What a difference four years makes: After demonizing the former president, Obama turns to him for a marquee convention speaking slot.
"There's a philosophy of saying and doing anything it takes." That was David Axelrod's critique of Hillary Clinton's presidential campaign back in 2008, when he accused Bill Clinton of "doing slash and burn stuff" to win the nomination.
Now, four years later, it takes Bill Clinton to make the case for reelecting President Obama.
Democrats will announce today that Clinton will give a prime-time address at this year's convention in Charlotte, formally nominating Obama for a second term in office and offering a clear contrast between his candidate and Republican Mitt Romney.
The formal nomination is an insider's curiosity, a stark reversal from 2008, when Clinton's anger over the primaries was still palpable (And a nice parallel with 2008, when it was Hillary Clinton who moved that Obama's nomination be recorded as unanimous).
But the speech he will give is the truly important signal, another twist in the complicated and decidedly awkward political relationship between the two giants of Democratic politics made necessary by one's search for a legacy and another's hunt for reelection.
It's a sign that the president who felt our pain is still the politician best able to connect with voters who will decide this election. At a moment when Americans are choosing between an incumbent who can't stop talking about how rich he is and a Republican who can't stop talking about his buddies who own NASCAR and NFL teams, Clinton is perhaps the only national figure average Americans trust to understand what they're going through.
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Axelrod, Obama's top strategist, said as much in an interview with The New York Times yesterday: "There isn't anybody on the planet who has a greater perspective on not just the last four years, but the last two decades, than Bill Clinton."
Consider that statement for a moment. On its face, it highlights an interesting insidery tale of two giant personalities still struggling to control the Democratic Party -- the party's last president, who won a second term, and its current incumbent, who's struggling to do the same. But dive deeper and it reflects a bigger tale of an administration finding its way.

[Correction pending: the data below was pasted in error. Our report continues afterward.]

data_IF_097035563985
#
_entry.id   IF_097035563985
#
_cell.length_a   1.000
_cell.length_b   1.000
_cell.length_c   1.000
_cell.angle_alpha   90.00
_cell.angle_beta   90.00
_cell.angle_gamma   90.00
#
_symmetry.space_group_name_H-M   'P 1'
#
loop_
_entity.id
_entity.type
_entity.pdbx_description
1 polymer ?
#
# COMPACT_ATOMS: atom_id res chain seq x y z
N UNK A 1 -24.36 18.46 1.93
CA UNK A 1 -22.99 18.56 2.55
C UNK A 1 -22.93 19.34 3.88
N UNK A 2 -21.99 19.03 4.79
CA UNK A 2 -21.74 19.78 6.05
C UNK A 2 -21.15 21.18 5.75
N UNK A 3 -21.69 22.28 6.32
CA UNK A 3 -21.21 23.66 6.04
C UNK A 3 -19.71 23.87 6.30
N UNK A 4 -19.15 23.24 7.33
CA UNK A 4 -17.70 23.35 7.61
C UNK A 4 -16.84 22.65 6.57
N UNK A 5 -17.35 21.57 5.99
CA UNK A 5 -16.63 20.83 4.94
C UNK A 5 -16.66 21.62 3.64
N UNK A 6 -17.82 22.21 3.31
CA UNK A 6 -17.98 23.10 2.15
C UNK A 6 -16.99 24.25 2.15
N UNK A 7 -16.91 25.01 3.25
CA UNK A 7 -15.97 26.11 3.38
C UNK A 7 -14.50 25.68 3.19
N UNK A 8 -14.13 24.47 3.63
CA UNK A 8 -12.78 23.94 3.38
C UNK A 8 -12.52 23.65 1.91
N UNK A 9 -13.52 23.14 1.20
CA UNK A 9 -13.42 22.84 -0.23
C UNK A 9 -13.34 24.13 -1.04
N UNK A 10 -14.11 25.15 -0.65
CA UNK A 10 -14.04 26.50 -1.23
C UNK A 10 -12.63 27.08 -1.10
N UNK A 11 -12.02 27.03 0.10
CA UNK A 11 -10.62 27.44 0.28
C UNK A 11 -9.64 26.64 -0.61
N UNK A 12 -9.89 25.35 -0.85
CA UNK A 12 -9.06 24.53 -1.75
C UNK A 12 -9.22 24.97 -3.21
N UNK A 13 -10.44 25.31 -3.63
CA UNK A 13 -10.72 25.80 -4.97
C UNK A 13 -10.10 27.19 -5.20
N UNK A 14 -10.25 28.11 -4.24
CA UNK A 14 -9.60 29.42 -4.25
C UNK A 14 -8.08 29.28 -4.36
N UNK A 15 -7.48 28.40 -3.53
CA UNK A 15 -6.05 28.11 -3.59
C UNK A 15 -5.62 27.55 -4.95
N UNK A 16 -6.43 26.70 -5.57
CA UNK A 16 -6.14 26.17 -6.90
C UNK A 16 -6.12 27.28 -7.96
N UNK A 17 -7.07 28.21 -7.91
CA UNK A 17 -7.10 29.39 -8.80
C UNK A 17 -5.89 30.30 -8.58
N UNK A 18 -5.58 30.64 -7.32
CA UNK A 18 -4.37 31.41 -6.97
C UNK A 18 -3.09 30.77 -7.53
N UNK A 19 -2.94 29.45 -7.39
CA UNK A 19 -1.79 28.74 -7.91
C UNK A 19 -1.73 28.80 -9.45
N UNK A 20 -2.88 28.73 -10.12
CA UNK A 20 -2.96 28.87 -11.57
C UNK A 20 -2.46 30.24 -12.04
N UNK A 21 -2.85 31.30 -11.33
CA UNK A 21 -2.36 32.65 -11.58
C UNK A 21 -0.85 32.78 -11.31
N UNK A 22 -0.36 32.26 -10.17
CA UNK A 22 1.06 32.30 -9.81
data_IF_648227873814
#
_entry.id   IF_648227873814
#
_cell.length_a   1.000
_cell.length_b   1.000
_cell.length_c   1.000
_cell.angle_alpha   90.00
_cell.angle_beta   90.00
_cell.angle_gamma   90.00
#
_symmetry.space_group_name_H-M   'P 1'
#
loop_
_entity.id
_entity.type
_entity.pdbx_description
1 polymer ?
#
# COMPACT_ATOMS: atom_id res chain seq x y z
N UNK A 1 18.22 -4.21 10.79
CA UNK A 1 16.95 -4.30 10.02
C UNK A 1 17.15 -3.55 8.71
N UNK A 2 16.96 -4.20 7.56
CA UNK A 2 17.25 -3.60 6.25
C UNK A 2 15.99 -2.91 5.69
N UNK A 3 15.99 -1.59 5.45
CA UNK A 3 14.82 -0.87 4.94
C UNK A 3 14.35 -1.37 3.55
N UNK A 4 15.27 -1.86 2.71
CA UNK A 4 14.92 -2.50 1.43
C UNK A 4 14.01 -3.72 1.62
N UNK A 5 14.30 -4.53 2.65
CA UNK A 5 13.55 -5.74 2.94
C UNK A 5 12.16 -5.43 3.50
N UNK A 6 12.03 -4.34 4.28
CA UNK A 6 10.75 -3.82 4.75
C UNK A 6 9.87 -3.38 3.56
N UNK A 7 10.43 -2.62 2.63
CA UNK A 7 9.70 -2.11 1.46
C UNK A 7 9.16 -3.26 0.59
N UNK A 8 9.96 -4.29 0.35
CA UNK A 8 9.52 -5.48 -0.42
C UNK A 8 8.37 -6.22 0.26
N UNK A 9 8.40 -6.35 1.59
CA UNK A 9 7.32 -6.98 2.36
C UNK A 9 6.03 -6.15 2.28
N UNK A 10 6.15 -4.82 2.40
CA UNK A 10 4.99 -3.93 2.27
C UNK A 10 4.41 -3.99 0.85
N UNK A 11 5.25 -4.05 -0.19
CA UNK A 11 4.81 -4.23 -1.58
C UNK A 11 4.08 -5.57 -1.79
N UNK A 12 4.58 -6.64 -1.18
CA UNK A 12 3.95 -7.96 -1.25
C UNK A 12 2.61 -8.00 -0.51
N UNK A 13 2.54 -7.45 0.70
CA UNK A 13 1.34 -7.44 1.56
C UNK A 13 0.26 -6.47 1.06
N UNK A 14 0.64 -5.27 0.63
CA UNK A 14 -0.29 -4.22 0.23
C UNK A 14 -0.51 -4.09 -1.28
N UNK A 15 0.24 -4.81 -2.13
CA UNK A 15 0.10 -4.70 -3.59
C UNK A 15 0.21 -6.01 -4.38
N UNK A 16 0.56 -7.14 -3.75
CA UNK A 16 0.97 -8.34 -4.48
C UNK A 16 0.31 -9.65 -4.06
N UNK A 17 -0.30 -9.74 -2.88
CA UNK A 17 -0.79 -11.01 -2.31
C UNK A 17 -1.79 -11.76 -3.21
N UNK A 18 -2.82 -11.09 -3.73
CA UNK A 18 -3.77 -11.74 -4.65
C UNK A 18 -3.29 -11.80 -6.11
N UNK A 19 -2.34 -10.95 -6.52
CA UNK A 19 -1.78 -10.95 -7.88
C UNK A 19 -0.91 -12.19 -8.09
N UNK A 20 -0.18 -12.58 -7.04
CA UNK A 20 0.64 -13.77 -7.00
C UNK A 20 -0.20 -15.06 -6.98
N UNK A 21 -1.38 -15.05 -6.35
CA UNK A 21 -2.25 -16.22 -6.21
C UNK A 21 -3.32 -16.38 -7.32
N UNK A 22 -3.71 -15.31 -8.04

Just four years ago, Obama contrasted himself with Clinton during the Democratic primaries. Obama highlighted Ronald Reagan -- a president who did big things on the national stage -- as the model he wanted to emulate. That was an implicit knock at Clinton, whose smaller, incremental steps were hallmarks of his run for re-election and second term.
Now, facing a Republican House of Representatives and a Senate Republican Conference that routinely blocks his priorities, Obama has been forced to pursue the same small-step strategies, using his executive power to advance administration agendas. Coincidentally, Obama's altered approach has come as he's relied more on Clinton as a political surrogate.
Clinton's planned address also highlights the fact that Democrats face a dramatically compressed convention schedule, something that's largely their own fault.
The incumbent's party traditionally holds its convention after the party out of power, and Democrats decided on Labor Day week before Republicans picked their dates. The party with the closest connection to the labor movement can't hold events on Labor Day itself, meaning Democrats had to compress their schedule into three days instead of four. Adding to Democrats' scheduling troubles, the NFL will kick off its 2012 season with a prime-time opener on Wednesday night, the night usually reserved for a party's vice presidential nominee.
That means Democrats have to squeeze four nights of speakers into half the time. Convention speaking slots are already coveted, and the subjects of jealous behind-the-scenes campaigning. The Democratic schedule means even more prominent party leaders will be snubbed this year. Even Obama and Vice President Joe Biden now have to share a night (I wrote about both sides' convention headaches a few months ago).
If the Clintons understood the value of doing whatever it takes to win, it's apparently another lesson the former president has imparted to the current one. What it takes is the campaign's best surrogate delivering the contrast that will define the 2012 election.